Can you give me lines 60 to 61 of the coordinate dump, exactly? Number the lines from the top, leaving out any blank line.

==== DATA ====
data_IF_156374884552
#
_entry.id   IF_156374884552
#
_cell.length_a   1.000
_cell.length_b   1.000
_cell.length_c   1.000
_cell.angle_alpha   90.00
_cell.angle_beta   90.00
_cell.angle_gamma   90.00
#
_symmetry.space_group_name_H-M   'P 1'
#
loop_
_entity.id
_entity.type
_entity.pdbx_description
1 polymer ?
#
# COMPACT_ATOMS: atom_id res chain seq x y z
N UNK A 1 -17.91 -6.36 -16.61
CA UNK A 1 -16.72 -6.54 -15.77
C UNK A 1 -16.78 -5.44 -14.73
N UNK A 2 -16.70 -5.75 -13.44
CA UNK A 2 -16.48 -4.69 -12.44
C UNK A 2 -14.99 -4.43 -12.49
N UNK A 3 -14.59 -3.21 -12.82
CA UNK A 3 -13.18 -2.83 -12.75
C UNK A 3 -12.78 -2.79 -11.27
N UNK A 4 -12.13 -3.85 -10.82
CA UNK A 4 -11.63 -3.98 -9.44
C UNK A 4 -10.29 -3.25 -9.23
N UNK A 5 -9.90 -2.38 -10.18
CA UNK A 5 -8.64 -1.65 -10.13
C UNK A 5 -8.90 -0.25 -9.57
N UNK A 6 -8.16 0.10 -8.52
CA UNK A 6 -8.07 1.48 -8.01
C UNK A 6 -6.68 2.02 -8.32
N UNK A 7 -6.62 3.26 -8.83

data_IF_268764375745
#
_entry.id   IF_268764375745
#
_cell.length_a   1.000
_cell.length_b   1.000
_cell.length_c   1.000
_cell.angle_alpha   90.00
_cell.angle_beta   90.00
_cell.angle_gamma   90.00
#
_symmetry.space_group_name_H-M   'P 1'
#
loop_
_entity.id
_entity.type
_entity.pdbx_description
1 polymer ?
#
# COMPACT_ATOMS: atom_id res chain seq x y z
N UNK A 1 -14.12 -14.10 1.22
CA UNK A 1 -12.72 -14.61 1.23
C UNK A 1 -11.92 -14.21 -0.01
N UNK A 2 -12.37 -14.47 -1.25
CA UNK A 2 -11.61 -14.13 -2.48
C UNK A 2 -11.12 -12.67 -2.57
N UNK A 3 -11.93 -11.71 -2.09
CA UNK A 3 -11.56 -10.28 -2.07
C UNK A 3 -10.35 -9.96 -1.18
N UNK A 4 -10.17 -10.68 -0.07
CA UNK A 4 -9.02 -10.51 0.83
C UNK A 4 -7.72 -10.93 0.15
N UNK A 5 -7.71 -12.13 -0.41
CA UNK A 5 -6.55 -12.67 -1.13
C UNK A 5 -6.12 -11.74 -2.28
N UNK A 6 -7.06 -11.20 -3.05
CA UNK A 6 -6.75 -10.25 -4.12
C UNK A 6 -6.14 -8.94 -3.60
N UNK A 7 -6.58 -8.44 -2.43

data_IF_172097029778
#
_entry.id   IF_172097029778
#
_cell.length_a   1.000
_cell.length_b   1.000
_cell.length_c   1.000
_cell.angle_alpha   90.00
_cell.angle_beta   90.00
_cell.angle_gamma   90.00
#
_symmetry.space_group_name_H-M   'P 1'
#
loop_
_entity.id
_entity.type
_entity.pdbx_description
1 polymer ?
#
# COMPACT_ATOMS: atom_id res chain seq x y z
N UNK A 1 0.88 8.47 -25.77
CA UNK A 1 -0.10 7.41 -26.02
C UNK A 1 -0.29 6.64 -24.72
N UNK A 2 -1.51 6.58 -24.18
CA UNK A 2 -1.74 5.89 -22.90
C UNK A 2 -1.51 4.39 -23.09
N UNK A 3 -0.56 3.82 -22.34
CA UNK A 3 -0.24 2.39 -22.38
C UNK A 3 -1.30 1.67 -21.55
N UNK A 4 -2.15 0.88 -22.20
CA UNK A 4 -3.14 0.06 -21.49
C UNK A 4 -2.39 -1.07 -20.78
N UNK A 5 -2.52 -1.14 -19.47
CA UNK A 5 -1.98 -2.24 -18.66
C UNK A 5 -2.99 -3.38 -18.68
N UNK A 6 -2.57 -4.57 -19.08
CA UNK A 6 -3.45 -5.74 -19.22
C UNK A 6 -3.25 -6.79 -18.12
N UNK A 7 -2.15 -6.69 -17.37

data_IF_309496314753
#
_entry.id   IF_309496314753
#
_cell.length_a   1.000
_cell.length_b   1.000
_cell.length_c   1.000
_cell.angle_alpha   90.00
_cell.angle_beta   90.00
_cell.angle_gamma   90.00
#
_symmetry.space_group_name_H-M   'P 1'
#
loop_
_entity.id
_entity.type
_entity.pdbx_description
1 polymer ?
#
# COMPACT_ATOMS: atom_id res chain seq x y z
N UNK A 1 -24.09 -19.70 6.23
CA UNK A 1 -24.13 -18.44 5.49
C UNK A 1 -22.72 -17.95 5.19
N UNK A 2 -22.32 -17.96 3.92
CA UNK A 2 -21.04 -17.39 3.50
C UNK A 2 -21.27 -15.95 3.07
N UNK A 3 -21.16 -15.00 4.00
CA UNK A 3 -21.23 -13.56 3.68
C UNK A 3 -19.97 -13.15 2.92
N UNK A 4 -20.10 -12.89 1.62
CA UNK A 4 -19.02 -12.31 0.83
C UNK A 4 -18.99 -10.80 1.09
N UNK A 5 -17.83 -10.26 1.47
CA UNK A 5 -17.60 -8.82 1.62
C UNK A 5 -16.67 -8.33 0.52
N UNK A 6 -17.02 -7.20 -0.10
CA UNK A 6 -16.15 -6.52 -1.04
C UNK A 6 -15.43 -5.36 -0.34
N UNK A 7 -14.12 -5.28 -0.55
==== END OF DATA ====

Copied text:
N UNK A 1 -14.12 -14.10 1.22
CA UNK A 1 -12.72 -14.61 1.23